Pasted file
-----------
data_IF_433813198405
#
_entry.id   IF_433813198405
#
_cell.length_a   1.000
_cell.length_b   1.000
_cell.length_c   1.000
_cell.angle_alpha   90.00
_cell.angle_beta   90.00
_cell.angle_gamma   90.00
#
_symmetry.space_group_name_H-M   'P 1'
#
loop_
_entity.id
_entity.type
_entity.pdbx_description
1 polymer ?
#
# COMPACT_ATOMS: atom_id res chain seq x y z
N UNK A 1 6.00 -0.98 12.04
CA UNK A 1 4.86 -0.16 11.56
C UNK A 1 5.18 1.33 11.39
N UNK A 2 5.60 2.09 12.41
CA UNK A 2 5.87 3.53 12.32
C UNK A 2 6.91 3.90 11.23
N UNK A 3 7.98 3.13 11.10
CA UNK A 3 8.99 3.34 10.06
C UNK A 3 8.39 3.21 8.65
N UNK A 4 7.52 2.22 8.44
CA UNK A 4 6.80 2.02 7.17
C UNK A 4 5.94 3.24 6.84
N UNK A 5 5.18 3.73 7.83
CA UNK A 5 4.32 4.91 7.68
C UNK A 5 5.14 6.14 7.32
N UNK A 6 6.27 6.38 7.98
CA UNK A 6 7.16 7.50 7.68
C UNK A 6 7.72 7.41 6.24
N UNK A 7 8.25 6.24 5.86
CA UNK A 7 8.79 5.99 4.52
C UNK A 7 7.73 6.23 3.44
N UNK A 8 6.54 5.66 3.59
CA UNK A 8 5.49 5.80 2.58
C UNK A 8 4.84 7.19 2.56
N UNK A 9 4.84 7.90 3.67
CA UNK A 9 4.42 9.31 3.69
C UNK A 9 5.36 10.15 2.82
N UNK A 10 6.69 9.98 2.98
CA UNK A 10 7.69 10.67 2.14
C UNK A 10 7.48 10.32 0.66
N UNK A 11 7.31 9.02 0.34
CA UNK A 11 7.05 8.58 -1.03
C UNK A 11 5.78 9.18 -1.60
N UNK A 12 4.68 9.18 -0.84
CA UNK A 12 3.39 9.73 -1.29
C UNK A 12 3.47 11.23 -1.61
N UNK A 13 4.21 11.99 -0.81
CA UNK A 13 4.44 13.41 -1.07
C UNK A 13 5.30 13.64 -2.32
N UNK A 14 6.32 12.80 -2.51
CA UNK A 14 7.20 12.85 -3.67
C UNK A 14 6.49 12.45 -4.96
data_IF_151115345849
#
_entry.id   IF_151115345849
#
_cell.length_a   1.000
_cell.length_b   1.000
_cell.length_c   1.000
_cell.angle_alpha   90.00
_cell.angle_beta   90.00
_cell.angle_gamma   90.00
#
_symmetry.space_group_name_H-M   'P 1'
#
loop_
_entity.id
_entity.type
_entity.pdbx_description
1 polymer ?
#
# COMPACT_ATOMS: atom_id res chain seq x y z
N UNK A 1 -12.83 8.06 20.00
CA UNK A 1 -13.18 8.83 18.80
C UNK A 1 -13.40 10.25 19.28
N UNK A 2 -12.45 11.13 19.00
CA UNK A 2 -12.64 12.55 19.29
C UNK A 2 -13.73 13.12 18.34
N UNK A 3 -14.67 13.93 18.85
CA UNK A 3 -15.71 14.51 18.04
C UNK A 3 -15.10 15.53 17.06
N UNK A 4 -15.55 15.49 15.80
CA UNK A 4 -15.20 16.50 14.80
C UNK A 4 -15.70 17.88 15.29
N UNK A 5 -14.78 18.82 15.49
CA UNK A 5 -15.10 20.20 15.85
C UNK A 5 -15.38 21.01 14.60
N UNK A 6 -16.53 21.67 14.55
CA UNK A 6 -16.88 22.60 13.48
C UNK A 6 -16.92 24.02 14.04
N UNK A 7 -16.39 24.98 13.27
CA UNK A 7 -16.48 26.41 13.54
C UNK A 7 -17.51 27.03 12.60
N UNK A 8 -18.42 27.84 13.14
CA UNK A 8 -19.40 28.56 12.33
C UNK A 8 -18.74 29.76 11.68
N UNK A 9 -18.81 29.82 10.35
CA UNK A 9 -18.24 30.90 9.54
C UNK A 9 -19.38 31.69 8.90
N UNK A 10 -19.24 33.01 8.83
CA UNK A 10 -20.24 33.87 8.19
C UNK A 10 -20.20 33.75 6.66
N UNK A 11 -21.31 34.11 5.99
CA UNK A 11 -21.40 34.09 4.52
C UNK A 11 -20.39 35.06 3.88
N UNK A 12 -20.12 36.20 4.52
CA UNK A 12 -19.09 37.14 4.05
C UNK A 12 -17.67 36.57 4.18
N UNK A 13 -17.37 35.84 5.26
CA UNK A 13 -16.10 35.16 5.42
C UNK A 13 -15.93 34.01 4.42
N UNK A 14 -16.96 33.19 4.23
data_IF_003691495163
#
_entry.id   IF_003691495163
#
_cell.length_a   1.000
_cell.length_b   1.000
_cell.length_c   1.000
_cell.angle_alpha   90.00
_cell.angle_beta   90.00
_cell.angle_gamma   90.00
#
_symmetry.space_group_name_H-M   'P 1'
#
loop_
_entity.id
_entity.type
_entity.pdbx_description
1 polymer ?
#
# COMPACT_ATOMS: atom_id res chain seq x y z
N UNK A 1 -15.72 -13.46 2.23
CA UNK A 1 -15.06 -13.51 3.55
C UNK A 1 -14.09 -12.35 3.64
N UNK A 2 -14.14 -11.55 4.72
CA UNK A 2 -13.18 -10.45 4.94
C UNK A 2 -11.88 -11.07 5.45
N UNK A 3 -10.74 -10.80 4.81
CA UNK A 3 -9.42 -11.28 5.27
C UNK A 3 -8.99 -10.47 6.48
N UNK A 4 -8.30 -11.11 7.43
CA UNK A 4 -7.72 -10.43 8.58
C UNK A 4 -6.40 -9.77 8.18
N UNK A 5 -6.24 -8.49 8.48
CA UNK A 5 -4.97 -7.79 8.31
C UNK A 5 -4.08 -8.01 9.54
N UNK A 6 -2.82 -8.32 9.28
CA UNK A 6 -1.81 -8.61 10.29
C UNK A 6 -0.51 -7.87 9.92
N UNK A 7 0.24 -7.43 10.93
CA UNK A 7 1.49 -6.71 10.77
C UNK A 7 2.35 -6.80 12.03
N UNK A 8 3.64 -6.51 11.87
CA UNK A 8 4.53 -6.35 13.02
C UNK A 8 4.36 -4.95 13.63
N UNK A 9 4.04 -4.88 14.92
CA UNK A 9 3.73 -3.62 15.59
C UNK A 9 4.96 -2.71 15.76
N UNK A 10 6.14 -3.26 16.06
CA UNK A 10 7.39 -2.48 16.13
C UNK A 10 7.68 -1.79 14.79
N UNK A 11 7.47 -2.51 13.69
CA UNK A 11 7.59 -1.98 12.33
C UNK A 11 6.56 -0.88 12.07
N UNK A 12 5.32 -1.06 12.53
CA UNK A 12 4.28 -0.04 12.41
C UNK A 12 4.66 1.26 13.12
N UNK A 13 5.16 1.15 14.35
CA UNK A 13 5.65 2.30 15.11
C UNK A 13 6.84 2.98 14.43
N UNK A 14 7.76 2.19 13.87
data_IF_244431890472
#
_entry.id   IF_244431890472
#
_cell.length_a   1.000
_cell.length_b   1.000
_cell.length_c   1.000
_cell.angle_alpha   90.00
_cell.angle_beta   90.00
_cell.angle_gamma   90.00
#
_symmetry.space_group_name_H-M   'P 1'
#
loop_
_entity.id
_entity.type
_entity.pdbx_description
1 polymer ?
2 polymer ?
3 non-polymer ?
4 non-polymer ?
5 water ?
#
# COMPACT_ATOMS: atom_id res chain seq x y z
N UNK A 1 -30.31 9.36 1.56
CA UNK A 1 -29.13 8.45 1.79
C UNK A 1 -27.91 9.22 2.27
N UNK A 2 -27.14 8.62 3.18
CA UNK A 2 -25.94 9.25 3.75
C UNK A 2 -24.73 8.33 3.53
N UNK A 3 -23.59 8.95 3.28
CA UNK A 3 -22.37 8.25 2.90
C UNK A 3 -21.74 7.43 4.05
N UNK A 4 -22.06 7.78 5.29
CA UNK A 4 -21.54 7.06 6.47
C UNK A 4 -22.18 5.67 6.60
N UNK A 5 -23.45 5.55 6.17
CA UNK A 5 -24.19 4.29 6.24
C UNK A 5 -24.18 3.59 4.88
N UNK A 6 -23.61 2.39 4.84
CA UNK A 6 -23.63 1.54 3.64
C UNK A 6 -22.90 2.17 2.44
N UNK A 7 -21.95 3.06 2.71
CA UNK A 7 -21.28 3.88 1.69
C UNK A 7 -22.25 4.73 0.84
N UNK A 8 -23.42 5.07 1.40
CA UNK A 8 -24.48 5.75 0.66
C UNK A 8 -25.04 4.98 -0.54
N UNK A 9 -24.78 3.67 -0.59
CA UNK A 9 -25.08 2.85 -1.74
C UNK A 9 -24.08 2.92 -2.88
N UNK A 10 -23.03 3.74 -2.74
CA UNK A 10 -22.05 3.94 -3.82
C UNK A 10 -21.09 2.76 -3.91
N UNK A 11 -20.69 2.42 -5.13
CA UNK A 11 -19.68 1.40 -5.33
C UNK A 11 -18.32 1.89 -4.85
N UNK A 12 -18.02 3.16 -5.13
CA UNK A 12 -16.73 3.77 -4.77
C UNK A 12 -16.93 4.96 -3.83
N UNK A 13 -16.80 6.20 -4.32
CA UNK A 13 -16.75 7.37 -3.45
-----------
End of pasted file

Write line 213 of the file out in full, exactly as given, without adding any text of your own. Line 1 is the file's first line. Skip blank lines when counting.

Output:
N UNK A 3 -23.59 8.95 3.28